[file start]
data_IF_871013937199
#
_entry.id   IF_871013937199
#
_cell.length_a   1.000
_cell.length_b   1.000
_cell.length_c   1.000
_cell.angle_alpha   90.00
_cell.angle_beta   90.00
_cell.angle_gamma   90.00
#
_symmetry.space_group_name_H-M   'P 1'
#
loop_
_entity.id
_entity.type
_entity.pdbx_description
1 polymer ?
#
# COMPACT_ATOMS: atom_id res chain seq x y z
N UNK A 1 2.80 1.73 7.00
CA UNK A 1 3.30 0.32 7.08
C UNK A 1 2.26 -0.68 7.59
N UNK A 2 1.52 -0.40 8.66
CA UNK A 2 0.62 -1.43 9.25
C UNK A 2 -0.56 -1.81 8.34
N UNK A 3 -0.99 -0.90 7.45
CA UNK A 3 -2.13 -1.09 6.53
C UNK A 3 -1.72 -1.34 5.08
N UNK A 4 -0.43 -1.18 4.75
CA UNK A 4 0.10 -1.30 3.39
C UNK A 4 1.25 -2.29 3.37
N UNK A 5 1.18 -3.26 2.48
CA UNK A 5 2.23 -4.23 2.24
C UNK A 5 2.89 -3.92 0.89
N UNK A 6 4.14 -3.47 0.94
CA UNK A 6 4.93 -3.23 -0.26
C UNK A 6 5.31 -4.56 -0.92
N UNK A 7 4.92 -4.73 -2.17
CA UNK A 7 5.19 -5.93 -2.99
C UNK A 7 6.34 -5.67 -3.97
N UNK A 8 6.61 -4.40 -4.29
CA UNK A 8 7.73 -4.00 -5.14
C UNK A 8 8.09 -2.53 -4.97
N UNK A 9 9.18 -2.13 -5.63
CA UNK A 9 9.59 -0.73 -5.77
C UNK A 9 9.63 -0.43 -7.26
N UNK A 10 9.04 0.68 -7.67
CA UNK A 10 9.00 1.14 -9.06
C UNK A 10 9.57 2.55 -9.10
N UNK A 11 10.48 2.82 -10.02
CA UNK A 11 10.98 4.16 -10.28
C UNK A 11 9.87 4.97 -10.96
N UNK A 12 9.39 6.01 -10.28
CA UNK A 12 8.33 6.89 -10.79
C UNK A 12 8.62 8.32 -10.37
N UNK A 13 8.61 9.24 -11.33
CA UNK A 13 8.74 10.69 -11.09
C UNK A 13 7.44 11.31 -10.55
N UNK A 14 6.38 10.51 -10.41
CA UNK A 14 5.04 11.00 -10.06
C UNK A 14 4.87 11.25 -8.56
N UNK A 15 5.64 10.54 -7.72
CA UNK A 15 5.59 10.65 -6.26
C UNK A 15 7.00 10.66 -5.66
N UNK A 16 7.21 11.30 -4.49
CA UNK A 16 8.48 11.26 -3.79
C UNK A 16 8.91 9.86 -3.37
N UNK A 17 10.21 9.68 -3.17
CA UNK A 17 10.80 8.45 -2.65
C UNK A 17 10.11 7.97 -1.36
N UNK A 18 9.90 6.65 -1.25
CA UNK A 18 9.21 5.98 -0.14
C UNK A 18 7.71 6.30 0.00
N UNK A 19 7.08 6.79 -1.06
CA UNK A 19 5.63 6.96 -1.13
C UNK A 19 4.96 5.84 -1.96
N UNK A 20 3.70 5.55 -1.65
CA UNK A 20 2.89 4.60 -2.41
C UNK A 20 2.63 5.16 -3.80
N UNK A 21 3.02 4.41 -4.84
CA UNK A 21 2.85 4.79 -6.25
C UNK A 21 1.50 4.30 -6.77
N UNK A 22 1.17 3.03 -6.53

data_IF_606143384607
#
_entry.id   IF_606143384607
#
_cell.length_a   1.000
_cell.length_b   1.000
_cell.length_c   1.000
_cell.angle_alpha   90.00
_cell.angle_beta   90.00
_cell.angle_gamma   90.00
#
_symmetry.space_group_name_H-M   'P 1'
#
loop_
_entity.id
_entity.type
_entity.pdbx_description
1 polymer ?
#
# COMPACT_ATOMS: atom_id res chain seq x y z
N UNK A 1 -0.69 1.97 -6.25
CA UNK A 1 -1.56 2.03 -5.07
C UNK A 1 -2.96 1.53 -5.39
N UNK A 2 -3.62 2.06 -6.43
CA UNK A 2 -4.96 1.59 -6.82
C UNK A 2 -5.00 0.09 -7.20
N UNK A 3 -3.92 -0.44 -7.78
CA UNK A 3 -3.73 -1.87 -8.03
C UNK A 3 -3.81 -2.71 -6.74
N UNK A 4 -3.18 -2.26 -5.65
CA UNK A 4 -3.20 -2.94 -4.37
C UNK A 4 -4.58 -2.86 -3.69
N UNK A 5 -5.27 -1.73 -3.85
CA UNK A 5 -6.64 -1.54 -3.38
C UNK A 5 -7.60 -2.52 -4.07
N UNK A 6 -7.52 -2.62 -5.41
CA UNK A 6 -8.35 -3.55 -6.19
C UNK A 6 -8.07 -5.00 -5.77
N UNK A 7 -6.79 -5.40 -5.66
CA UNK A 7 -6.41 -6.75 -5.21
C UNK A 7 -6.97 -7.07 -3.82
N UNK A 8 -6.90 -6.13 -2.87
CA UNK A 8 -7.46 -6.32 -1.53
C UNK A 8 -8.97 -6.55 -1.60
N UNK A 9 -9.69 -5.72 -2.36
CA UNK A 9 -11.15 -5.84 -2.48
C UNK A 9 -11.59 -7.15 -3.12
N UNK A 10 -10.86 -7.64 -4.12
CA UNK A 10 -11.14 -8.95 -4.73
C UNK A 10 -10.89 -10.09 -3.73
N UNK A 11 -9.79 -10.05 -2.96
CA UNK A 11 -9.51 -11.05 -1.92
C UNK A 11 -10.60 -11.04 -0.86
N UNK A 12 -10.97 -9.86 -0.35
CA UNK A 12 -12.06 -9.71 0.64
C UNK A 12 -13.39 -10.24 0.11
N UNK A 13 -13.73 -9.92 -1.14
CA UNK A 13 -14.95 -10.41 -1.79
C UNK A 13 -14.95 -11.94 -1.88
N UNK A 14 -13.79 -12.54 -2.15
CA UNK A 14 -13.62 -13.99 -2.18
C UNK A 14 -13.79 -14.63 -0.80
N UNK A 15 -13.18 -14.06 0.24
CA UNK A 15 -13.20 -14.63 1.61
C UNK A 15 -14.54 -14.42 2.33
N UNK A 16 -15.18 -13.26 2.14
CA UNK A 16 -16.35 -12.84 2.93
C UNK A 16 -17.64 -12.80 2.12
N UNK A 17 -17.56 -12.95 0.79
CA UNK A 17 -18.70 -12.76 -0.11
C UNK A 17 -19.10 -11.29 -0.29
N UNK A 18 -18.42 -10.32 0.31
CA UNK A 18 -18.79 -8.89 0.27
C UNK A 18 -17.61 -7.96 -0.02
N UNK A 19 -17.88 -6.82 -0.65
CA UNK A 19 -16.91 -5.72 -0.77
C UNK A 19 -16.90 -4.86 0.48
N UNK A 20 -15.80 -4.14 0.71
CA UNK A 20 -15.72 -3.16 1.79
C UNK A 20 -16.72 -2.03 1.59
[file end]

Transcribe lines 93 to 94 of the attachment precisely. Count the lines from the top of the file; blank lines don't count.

_cell.angle_beta   90.00
_cell.angle_gamma   90.00